Seasonally adjusted data from the labor department indicates that the job openings in June were the highest, since July 2008. The Job openings – a measure of labor demand, increased to 3.76 million in June, from 3.66 million in May. The report from the labor department follows an earlier report that said a total of 163000 jobs were added in July by employers, the highest in five months. Despite such encouraging numbers, still there are 12.7 million unemployed people in June, or 3.4 candidates for each job. In July 2009, post recession, the same ratio was 7-to-1. Under normal circumstances, the ratio is usually around 2 to 1.
However, the hiring rate fell from 3.4 percent in May, to 3.3 percent in June. Since the recession, openings have increased by 57 percent, while hiring is up only 19%. Despite an increase in openings, the numbers are still below pre-recession levels of about 5 million per month.
The increase in numbers certainly points out the fact that improvement in sales for some employers are encouraging them to hire. “The economy is still growing, that’s underpinning labor demand,” said Henry Mo, a senior economist at Credit Suisse in New York. “Job availability is increasing, but we still need to see employers put this into action. The economy will grow a little better in the second half, than in the first half and the labor market will improve gradually.”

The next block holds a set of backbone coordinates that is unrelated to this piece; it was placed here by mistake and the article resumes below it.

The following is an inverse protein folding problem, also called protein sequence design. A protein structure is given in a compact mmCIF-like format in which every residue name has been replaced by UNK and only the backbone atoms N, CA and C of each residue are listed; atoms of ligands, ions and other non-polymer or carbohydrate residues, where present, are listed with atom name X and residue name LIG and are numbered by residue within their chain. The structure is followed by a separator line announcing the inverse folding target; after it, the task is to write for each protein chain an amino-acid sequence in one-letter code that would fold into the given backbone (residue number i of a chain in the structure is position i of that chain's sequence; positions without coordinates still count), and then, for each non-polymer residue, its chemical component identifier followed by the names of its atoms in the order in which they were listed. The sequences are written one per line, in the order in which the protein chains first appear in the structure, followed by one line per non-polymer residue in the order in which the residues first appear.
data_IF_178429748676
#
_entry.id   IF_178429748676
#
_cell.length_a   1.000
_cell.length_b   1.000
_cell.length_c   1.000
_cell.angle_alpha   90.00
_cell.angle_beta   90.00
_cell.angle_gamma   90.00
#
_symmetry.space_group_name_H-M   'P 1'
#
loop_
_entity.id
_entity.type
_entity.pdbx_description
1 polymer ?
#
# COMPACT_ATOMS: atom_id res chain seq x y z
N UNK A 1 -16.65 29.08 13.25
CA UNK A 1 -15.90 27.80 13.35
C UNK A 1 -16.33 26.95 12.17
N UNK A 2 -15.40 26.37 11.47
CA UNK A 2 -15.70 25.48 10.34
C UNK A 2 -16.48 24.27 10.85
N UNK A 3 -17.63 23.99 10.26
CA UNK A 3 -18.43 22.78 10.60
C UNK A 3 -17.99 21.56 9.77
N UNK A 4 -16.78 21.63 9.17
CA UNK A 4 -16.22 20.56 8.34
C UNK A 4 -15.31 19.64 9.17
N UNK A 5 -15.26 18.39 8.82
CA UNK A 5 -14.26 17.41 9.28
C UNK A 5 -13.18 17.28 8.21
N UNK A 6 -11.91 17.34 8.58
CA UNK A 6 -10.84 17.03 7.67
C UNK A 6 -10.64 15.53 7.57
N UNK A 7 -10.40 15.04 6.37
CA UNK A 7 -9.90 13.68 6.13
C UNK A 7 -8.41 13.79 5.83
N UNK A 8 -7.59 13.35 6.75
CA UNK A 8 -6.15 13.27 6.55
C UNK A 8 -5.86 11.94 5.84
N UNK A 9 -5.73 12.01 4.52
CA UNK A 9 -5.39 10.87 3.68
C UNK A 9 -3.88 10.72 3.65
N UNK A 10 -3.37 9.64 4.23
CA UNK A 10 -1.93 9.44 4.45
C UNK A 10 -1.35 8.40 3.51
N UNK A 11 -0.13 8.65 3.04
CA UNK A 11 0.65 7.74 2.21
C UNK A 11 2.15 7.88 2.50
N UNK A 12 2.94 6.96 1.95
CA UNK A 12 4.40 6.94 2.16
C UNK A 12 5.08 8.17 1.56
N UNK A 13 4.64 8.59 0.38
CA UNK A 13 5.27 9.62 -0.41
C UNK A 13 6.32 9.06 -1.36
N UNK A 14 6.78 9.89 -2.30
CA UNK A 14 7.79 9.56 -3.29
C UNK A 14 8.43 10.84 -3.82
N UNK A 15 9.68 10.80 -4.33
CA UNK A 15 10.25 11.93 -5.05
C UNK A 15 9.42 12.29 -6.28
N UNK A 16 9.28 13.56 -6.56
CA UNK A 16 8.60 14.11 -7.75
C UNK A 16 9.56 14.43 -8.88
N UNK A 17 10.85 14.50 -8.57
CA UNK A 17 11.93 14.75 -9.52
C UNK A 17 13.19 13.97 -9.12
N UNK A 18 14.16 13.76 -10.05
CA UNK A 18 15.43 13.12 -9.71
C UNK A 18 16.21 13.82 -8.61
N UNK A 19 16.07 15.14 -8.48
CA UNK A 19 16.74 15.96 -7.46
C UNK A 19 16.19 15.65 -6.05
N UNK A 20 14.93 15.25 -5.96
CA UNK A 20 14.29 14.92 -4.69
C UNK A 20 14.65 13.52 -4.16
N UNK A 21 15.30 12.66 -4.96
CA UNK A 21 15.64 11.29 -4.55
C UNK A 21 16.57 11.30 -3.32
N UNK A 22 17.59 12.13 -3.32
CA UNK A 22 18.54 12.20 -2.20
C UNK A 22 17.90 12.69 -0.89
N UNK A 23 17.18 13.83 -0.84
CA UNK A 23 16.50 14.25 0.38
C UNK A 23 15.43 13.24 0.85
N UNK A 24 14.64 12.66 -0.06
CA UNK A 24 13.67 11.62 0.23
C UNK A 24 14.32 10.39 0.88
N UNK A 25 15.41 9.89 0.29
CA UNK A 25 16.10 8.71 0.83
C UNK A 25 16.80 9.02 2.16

A surge in demand for automobiles can also be considered as a reason for rising job openings, as companies look to expand more. Honda motors posted a robust earnings report last week, with half of its profits coming from the US. Honda announced plans of investing $40 million at a Greensburg, Indiana, plant, which will employ 300 workers.
The labor department report comes at an important time during presidential election campaign. It has data that can be used by both President Barack Obama and Republican challenger Mitt Romney, to put forward their points. As Obama is already pointing that US is slowly coming out from recession. On the other hand, Romney is focusing on a rising unemployment rate.
The numbers, though comforting, are not enough. The number of jobs created per month this year was almost the same as in 2011, 150,000 jobs per month, but it’s not enough to overtake the rate of unemployment, which increased to 8.3 percent in July from 8.2% in June.